- Granting of Assignments to PEMEX does not require the authorization of the National Hydrocarbons Commission.
- PEMEX's alliances are approved exclusively by its Board of Directors, in accordance with the criteria of the suitability of the potential partner, transparency in the process and accountability, which the board itself issues.
- Alliances between PEMEX and other oil companies should be made in places where they are necessary to share geological risks, have access to new technologies, train technical staff, improve management capacity or learn to operate in geological conditions different from those of our country.
- The crude oil that corresponds to the Mexican state in production-sharing contracts should be marketed exclusively by PEMEX through its subsidiary PMI. In the case of possible cross-border fields, PEMEX should also participate directly in the operation, regardless of its percentage of participation in the respective project.
- Domestic oil production, whether public or private, is primarily intended to meet the needs of domestic demand.
- Expansion of the fuel market should be subject to criteria of urban planning, environmental preservation, public health and industrial safety.
- PEMEX is given genuine budgetary and management autonomy while improving its transparency, accountability and fight against corruption; separating its accounting from the public accounts; and assigning it a mandate for energy security, social responsibility and value creation within the framework of a contract-plan with the state.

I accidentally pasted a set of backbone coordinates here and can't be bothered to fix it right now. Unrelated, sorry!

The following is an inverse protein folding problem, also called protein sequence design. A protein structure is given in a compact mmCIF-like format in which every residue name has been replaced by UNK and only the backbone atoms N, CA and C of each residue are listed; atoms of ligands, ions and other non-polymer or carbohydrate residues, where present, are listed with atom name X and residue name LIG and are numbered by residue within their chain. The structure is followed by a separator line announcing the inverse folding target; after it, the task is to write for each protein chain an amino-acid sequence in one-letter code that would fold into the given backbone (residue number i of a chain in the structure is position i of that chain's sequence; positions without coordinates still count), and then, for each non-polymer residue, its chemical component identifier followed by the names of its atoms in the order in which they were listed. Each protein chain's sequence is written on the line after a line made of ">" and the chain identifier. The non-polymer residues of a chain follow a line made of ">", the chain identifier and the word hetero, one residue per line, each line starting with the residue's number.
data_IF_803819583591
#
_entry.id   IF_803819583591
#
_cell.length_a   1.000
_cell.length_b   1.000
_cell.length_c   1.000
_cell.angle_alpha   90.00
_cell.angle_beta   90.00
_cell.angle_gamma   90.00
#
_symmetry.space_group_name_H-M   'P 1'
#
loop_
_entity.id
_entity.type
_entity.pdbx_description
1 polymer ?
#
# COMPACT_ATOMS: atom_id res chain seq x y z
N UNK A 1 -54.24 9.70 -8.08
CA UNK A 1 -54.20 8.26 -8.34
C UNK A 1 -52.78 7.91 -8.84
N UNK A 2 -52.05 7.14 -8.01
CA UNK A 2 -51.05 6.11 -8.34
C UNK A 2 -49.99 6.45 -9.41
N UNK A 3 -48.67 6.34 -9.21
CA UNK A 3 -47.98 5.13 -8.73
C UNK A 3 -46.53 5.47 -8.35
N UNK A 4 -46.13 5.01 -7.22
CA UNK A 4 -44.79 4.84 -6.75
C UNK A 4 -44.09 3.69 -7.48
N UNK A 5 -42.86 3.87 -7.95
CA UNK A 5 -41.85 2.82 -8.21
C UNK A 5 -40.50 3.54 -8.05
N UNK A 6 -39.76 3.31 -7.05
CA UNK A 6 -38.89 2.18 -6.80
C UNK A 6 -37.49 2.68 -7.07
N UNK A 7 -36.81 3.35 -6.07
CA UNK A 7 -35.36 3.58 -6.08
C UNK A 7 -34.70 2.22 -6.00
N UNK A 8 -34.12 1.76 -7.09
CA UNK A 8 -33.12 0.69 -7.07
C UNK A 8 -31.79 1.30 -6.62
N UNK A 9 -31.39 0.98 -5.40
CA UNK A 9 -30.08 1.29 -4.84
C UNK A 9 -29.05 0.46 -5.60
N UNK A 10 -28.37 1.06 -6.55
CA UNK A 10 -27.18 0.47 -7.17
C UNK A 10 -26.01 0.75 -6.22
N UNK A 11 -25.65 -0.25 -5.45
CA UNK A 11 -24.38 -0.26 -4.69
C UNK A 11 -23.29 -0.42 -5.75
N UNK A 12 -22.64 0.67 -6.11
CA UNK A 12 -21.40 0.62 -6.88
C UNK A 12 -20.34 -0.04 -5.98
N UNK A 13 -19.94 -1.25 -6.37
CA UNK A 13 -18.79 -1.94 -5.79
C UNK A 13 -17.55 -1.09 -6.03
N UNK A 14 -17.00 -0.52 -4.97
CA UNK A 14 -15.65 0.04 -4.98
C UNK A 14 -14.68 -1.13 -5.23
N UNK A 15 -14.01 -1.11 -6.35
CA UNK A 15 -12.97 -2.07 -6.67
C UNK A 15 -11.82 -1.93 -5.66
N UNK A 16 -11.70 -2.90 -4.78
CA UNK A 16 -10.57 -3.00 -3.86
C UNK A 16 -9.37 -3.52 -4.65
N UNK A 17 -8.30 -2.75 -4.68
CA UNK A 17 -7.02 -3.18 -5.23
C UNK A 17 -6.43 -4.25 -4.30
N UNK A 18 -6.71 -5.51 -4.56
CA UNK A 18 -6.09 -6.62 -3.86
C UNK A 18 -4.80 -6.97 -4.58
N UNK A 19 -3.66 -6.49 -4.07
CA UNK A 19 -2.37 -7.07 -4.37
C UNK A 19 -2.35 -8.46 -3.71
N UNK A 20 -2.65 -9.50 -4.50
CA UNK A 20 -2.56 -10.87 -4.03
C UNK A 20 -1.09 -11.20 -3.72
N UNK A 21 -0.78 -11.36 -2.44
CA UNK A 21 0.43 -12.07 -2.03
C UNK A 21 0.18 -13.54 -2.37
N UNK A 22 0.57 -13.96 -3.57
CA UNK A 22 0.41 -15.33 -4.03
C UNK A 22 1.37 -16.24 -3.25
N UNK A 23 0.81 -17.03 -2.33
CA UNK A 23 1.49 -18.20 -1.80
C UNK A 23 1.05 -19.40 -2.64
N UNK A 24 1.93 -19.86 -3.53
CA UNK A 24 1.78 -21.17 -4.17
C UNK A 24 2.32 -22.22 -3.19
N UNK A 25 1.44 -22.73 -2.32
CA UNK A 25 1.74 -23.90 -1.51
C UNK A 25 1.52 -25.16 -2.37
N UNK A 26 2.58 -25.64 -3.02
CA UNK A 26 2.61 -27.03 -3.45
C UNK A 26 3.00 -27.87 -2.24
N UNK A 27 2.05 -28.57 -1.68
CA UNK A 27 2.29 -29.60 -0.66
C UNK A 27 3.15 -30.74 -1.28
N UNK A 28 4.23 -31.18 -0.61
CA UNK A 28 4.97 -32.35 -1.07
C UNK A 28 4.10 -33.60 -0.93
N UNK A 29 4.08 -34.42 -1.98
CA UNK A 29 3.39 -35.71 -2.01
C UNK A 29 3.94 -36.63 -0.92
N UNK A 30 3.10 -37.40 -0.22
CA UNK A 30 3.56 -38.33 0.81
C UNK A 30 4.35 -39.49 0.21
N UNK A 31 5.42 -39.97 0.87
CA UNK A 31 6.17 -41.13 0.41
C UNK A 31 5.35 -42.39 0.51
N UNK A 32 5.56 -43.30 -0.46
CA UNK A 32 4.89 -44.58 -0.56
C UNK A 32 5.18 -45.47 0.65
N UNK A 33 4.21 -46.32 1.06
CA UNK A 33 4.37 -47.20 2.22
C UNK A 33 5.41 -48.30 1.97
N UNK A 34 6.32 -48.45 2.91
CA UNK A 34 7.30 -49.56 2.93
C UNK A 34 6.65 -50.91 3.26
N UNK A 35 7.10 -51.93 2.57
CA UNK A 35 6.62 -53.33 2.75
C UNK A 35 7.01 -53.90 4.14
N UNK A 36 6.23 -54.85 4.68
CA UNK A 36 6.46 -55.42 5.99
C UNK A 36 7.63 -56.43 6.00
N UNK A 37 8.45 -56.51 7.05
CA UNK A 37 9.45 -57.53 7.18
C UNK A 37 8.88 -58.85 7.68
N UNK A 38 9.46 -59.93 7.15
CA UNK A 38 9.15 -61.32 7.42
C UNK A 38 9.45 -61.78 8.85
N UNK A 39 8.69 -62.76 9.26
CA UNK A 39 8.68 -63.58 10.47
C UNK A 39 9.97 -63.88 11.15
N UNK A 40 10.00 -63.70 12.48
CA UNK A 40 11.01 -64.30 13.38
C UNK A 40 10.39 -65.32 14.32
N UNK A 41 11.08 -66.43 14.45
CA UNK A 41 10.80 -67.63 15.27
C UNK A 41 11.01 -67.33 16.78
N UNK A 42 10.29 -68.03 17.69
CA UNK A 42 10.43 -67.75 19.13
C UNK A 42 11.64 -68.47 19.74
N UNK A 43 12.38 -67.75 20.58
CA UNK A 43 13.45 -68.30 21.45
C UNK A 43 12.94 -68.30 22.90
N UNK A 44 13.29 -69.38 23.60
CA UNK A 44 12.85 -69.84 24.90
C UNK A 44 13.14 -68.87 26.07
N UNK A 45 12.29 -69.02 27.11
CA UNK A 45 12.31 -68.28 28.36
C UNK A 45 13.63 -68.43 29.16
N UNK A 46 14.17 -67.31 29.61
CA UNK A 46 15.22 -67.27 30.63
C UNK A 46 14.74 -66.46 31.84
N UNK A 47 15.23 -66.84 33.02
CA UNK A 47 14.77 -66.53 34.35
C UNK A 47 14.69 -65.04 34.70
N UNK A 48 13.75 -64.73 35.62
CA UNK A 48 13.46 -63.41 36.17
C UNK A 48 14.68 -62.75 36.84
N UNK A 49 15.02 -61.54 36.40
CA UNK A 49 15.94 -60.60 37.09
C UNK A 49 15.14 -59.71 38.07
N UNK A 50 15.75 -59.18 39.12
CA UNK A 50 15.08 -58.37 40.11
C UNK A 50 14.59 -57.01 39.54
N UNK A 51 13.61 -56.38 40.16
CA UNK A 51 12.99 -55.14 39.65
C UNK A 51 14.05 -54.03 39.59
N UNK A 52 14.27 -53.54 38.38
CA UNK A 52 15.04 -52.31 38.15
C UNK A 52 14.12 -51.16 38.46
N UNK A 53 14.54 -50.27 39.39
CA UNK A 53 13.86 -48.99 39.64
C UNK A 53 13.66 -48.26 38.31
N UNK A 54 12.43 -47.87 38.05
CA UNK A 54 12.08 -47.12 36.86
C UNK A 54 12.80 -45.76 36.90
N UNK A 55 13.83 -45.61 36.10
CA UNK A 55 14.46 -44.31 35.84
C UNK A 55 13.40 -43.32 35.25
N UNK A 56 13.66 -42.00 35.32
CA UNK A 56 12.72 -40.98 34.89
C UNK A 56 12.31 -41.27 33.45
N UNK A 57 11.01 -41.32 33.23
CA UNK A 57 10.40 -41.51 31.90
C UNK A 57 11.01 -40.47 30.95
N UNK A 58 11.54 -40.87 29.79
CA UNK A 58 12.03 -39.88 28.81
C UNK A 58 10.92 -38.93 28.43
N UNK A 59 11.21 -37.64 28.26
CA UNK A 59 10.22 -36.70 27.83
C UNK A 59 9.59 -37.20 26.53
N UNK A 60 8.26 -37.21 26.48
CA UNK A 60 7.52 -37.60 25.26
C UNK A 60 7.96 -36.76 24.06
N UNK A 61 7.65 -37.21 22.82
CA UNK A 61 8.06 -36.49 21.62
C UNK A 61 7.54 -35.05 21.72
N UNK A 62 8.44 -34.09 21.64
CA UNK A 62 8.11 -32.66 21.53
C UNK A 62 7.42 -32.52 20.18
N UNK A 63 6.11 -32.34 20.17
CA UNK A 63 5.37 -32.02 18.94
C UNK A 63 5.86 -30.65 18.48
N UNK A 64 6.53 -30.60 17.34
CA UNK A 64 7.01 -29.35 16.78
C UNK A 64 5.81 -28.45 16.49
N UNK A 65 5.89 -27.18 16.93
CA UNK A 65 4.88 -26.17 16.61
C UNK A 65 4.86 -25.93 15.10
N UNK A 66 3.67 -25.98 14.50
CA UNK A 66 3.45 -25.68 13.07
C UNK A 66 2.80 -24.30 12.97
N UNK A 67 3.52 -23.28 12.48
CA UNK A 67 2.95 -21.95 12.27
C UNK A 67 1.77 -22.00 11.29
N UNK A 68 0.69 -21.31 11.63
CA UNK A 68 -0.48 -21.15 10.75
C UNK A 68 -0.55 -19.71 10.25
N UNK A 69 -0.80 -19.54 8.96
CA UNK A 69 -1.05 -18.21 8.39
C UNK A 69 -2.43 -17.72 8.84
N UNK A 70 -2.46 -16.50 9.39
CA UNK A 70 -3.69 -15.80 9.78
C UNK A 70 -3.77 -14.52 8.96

- PEMEX's corporate governance is reorganized and can fully exercise its autonomy while reintegrating into the board of directors a representation of the workers elected by universal, secret and direct vote of the workers. Likewise, candidates for independent directors must testify before the Senate's Energy Commission.
The Hydrocarbon Revenue Law, the Federal Fiscal Responsibility Law, the Mexican Petroleum Fund for Stabilization and Development Law and the Petroleos Mexicanos Law need to be amended for the following:
I) Reduce the Shared Utility Tax (DUC) from 54 percent to 35 percent over a period of two years to bring PEMEX's tax burden closer to the average of that of national oil companies.
II) Update the deduction limit for each geological zone, according to their respective production costs.
III) Adjust the taxable base for determining the profit-sharing right, giving PEMEX the same tax benefits that contractors enjoy.
IV) Define new areas of geological complexity in the law, with their respective deduction limits: mature fields, ultra-deepwaters, unconventional fields, among others.
V) Introduce a percentage of cost recovery as consideration in favor of PEMEX, similar to that granted in production and profit-sharing contracts tendered by CNH.
VI) Eliminate the state dividend.
VII) Create a special regime for non-associated natural gas, whose taxation does not differ from that of oil, in the collection of the Shared Utility Right (DUC).
VIII). Modify the distribution of surplus revenues to allocate 25 percent of these surpluses to PEMEX investment projects.
IX). Completely restructure the rules for the integration of the Mexican Petroleum Fund and its reserve.
These are, of course, just a few ideas that could be part of a collective, serious and inclusive debate in pursuit of building a hydrocarbon sector that effectively serves national development.